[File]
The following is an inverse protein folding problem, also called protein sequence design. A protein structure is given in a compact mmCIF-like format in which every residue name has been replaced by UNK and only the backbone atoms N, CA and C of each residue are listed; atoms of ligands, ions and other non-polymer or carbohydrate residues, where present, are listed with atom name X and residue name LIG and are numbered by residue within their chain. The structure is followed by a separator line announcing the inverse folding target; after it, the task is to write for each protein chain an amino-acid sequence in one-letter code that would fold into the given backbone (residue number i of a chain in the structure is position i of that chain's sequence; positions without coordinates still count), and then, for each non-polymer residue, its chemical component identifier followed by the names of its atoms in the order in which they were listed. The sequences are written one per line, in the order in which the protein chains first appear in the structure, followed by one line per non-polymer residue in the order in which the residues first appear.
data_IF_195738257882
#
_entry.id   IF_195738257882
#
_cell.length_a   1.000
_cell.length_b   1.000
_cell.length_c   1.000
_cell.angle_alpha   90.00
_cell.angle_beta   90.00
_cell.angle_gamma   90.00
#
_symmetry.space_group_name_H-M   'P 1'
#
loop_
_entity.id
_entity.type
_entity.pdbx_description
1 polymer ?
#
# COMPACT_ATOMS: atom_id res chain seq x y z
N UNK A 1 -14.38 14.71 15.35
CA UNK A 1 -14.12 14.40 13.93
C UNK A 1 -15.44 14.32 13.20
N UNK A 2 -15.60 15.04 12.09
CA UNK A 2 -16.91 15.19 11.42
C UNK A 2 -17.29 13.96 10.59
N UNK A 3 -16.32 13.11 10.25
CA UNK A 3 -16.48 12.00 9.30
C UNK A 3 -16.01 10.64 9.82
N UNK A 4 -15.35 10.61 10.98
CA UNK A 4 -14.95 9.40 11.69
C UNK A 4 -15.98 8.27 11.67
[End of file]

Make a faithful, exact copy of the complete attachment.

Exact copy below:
The following is an inverse protein folding problem, also called protein sequence design. A protein structure is given in a compact mmCIF-like format in which every residue name has been replaced by UNK and only the backbone atoms N, CA and C of each residue are listed; atoms of ligands, ions and other non-polymer or carbohydrate residues, where present, are listed with atom name X and residue name LIG and are numbered by residue within their chain. The structure is followed by a separator line announcing the inverse folding target; after it, the task is to write for each protein chain an amino-acid sequence in one-letter code that would fold into the given backbone (residue number i of a chain in the structure is position i of that chain's sequence; positions without coordinates still count), and then, for each non-polymer residue, its chemical component identifier followed by the names of its atoms in the order in which they were listed. The sequences are written one per line, in the order in which the protein chains first appear in the structure, followed by one line per non-polymer residue in the order in which the residues first appear.
data_IF_195738257882
#
_entry.id   IF_195738257882
#
_cell.length_a   1.000
_cell.length_b   1.000
_cell.length_c   1.000
_cell.angle_alpha   90.00
_cell.angle_beta   90.00
_cell.angle_gamma   90.00
#
_symmetry.space_group_name_H-M   'P 1'
#
loop_
_entity.id
_entity.type
_entity.pdbx_description
1 polymer ?
#
# COMPACT_ATOMS: atom_id res chain seq x y z
N UNK A 1 -14.38 14.71 15.35
CA UNK A 1 -14.12 14.40 13.93
C UNK A 1 -15.44 14.32 13.20
N UNK A 2 -15.60 15.04 12.09
CA UNK A 2 -16.91 15.19 11.42
C UNK A 2 -17.29 13.96 10.59
N UNK A 3 -16.32 13.11 10.25
CA UNK A 3 -16.48 12.00 9.30
C UNK A 3 -16.01 10.64 9.82
N UNK A 4 -15.35 10.61 10.98
CA UNK A 4 -14.95 9.40 11.69
C UNK A 4 -15.98 8.27 11.67